Saturday, May 10, 2008

 

The Spider Seller

A person who sells exotic spiders must be obese, with arms that can't lie flush against their side, as the triceps muscles are swollen pods of fat. And their eyes - the eyes of a spider seller would be flat flints, deep-set and round - just a little too small, begging the company of six more. And their hands would never be at rest, twitching, fidgeting, pulling and plucking at imaginary gossamer, and the mouth would be a lipless hole, set above a perfectly domed and very white and boneless chin. That is all.

Noreen

Comments:
dude thats kindnna wierd.
 
Noreen is not only right, but rather poetic too, especially with the bit about the chin.
 
Have you been on on the poitín again?
 
It is similar with the whoremonger.
 
And the seller of native, ordinary spiders? What of him, has he no template?
 
Noreen has realised she is becoming fat.

Her hands twitch, unable to stop posting shite, her bikini waxes never cease, hoping to cleanse herself of all bodily hair, and, of course, Freud is to blame.

Spiders, spiders, 8 legged, eye balls like glistening morning dew

See? Looking at your dad's cock has set you off.

Don't fucking start off on Nietzsche next will you...
 
Staghounds, no one sells native, ordinary spiders, do they. If you want a native, ordinary spider - go out and catch one. Have a look under your bed, or get up early and catch one spinning a web outside somewhere. They are like dead leaves - you can find them everywhere and to buy them would just be very fucking odd. I also think buying or selling exotic spiders is quite odd, but then I think keeping rodents is weird and loads of people do that. It's just being wacky - most people pay to get rid of spiders and rodents from their houses then these pet keeping freaks go around buying up slightly mutated versions of household pests and name them after singers.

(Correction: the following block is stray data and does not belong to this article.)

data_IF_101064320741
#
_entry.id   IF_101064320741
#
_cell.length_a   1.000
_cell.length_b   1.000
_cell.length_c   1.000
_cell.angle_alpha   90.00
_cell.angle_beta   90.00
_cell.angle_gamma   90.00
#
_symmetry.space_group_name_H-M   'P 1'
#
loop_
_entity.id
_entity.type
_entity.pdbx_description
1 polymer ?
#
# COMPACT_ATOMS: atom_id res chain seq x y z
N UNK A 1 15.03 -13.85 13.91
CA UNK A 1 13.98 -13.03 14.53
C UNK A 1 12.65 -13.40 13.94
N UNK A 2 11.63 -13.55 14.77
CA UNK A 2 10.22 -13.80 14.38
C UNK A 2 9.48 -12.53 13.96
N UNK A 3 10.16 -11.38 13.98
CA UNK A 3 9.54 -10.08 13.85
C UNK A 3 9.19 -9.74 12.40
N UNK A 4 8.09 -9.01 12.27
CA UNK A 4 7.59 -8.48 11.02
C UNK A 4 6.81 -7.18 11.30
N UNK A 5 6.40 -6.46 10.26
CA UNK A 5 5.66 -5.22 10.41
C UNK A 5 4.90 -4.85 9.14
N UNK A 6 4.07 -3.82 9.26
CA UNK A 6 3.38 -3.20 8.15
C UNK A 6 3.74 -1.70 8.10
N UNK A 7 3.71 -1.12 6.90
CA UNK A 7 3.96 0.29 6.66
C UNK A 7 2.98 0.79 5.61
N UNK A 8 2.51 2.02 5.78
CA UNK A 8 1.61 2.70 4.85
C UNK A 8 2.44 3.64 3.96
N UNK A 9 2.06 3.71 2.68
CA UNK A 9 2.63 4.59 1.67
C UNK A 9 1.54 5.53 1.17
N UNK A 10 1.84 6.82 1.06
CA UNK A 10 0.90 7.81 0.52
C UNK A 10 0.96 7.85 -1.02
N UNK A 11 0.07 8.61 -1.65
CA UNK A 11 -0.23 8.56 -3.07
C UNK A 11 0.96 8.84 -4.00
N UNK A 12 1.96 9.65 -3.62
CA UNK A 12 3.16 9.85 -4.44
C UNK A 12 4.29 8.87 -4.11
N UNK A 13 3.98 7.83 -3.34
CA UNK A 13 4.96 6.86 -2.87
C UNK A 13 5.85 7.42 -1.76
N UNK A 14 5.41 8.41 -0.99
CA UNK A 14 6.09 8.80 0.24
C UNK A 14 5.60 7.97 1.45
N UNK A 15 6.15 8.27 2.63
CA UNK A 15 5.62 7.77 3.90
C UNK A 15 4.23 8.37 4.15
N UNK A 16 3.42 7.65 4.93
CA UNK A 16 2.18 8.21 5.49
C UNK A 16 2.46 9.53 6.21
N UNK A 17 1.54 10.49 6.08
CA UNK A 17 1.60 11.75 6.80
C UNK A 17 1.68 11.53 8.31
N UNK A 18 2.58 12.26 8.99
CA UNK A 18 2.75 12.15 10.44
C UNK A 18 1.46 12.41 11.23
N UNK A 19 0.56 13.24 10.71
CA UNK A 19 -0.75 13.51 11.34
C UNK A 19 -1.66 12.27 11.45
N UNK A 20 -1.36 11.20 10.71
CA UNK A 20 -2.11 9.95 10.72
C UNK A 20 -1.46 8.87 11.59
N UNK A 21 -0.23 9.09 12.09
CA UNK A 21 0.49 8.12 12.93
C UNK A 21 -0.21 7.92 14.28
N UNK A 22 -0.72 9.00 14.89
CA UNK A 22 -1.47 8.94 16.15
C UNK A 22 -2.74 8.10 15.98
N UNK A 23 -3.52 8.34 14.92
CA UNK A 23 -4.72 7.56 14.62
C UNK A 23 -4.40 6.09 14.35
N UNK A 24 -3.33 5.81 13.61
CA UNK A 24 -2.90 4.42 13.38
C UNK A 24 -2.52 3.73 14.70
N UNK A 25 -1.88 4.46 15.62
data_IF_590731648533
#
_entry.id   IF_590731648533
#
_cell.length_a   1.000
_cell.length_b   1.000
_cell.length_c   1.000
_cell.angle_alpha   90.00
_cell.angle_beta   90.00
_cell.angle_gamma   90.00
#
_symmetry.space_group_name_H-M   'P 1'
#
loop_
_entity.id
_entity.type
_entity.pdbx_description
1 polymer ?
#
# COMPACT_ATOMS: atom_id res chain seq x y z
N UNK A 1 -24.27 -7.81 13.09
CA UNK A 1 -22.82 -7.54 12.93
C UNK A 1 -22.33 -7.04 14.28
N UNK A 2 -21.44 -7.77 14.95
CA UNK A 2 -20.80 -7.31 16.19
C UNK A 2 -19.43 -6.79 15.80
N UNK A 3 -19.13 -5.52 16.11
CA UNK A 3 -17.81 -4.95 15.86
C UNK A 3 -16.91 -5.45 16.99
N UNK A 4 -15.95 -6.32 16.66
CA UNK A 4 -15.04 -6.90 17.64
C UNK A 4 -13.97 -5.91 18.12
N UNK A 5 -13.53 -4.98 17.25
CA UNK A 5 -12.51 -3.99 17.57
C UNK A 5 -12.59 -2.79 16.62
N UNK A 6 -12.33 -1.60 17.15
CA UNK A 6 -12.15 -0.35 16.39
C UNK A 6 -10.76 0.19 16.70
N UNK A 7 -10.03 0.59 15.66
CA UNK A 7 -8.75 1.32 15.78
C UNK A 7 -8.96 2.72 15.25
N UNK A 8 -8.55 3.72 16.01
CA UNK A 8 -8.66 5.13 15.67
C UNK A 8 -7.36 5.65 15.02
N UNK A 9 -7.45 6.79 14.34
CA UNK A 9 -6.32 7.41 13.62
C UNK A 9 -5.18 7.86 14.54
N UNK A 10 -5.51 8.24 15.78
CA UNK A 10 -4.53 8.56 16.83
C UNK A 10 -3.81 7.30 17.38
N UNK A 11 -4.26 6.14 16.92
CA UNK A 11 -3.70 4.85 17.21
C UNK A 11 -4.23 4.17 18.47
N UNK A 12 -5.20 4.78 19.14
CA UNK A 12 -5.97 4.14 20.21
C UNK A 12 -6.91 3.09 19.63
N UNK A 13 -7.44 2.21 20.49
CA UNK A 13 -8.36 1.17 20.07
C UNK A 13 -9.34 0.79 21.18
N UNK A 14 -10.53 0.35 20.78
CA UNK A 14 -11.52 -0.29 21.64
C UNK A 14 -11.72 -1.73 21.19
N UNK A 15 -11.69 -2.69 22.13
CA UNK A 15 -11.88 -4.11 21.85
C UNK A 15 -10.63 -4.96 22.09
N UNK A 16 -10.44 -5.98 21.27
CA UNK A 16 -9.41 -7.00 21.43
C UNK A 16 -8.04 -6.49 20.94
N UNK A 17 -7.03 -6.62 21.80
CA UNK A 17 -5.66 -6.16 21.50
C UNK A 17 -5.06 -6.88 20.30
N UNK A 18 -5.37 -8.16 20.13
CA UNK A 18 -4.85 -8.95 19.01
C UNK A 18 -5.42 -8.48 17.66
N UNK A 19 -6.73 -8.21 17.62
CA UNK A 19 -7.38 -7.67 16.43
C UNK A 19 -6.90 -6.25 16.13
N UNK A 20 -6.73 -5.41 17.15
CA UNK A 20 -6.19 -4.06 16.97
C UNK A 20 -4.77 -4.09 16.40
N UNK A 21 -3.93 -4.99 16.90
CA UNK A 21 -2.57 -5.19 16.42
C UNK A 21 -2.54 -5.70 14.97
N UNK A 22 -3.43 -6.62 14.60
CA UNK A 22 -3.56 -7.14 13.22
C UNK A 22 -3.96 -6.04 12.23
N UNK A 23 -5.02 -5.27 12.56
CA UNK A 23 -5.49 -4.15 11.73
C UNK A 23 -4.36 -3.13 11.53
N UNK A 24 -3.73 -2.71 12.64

Noreen
 
Noreen,
Spiders are interesting creatures, unto themselves. The only problem is,of course, if they join you in a bed they find it as an opportunity to dine. I've found, in the past, country living expands the dangers of meeting arachnids. It's always prudent to check the sheets before retiring. Too, a schphitz of insecticide about the room, now and then, can't hurt either. I'd rather they're balled-up, dead, somewhere, than being able to join me on my nightly drool.
---And who, in their right mind, goes about "selling" spiders?
 
My two-year-old daughter says spiders are her friends. I feel that my work here is done.
 
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